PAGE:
Plastic debris ingested by sea turtles from the Korean waters: quantity, shape, origins, and polymer composition

Plastic debris ingested by sea turtles from the Korean waters: quantity, shape, origins, and polymer composition
Moon, Ye Lim; Hong, Sang Hee; Han, Gi Myung; Shim, Won Joon; Cho, Youna; Jang, Mi; Kim, Il-Hun; Kim, Min Seop
KIOST Author(s)
Moon, Ye Lim(문예림)Hong, Sang Hee(홍상희)Han, Gi Myung(한기명)Shim, Won Joon(심원준)Cho, Youna(조유나)Jang, Mi(장미)
Alternative Author(s)
문예림; 홍상희; 한기명; 심원준; 조유나; 장미
Publication Year
Globally, all seven species of sea turtles and about 52% of them were estimated to have ingested plastic debris. The literature from East Asia are scarce even though more than half of mishandled plastics are emitted to ocean from this region. Notably, no report has been published in the Korean waters. This study examined debris ingested by sea turtles stranded or by-captured from 2012 to 2018 in the Korean coastal waters for the first time. Plastic debris in the gastrointestinal (GI) tract of 34 turtles, including 21 loggerheads, 9 greens, 2 olive ridleys, and 2 leatherback turtles, were analyzed. The plastic ingestion frequency of greens, loggerheads, olive ridleys, and leatherbacks were 100%, 81%, 50%, and 50%, respectively. The overall amount of plastics were in the range of 0-1.31 g/kg turtle (0-229 pieces/turtle). One of the juvenile loggerhead had been found stranded on beach with 10.24 g of plastics in GI tract, which was released with satellite transmitter 11 days before. Various types of polymer were detected in sea turtles, for example, polyethylene, polypropylene, polystyrene, etc. Overall, film and fiber type constituted the majority of the debris. Some debris were labeled with Korean (n=9) or Chinese (n=10). This implies that these sea turtles had used Korean and Chinese waters as foraging areas. About 15% of total pieces could be identified what their origin was. Among them, single-use and fishing items were dominant, which is similar to the Korean beach monitoring result. Green turtles ingested more plastics (0.26 ± 0.44 g/kg) than loggerheads (0.07 ± 0.16 g/kg). The shape, origin of ingested debris varied between loggerhead and green turtles. Green turtles ingested commonly fiber (51%) such as rope, twine, and net. Contrarily, loggerheads ingested frequently film (61%) such as plastic bag, and packaging. It is plausibly assumed that the difference is related to feeding habit of each species. The shape patterns of plastic debris differed between sea turtles and coastal beaches. Sea turtles preferred to ingest film (43%), which relatively infrequent in coastal beaches (12%). The result of this study demonstrates that sea turtles foraging around the Korean waters are widely affected by marine plastic debris. It is crucial to reduce mega-, macro-, and mesoplastic debris which promote generation of microplastic especially putting priority on the plastic that are widely detected in marine waters and biota.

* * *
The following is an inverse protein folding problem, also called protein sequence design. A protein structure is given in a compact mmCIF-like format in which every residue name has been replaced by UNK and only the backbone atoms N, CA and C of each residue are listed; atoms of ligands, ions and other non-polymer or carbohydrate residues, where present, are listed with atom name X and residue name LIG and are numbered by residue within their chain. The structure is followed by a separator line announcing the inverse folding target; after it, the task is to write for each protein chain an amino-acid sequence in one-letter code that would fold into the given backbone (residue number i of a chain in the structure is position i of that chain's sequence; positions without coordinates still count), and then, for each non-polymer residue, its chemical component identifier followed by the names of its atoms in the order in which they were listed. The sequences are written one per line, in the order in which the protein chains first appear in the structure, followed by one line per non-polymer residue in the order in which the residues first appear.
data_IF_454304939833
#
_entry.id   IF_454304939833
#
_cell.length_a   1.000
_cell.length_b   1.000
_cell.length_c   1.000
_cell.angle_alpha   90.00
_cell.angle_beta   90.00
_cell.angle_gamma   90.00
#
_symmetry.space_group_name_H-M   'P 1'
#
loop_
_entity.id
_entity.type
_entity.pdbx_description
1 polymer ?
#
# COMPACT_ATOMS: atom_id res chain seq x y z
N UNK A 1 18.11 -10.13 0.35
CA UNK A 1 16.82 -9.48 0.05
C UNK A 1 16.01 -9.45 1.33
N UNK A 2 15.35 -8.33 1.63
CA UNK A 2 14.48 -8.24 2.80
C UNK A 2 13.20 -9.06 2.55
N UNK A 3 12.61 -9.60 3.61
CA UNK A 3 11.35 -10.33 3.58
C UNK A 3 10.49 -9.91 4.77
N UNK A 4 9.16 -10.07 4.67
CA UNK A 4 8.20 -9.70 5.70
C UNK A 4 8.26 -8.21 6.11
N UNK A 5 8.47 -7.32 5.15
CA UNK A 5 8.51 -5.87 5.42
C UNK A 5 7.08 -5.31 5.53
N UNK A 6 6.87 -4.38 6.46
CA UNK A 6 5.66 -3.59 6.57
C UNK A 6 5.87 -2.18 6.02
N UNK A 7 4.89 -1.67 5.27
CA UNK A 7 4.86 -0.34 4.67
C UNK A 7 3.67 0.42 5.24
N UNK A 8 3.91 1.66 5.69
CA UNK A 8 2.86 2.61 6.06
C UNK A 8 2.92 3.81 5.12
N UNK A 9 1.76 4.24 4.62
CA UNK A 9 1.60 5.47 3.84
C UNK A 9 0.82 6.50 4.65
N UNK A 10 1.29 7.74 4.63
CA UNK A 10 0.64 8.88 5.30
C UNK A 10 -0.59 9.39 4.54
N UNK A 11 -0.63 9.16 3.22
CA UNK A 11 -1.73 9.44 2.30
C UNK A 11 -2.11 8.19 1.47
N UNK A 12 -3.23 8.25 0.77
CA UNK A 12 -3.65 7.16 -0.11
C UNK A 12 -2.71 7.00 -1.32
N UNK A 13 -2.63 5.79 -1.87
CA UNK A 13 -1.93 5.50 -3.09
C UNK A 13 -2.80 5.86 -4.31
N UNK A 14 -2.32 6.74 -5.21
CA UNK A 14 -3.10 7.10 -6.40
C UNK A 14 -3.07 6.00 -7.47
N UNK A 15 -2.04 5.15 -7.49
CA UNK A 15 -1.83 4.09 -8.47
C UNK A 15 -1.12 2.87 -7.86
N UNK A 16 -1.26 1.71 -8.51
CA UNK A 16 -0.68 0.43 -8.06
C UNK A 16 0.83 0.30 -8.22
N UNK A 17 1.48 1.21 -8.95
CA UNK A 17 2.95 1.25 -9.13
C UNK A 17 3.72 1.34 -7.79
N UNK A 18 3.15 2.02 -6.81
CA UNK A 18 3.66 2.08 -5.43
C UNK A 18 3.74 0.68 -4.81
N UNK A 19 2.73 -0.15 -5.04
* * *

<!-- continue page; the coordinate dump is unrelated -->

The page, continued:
Bibliographic Citation
SETAC Europe 31st Annual Meeting, 2021
Related Researcher
Research Interests

Microplastic pollution,Persistent Organic Pollutants,Oil Pollution,미세플라스틱 오염,잔류성 유기오염물질,유류오염

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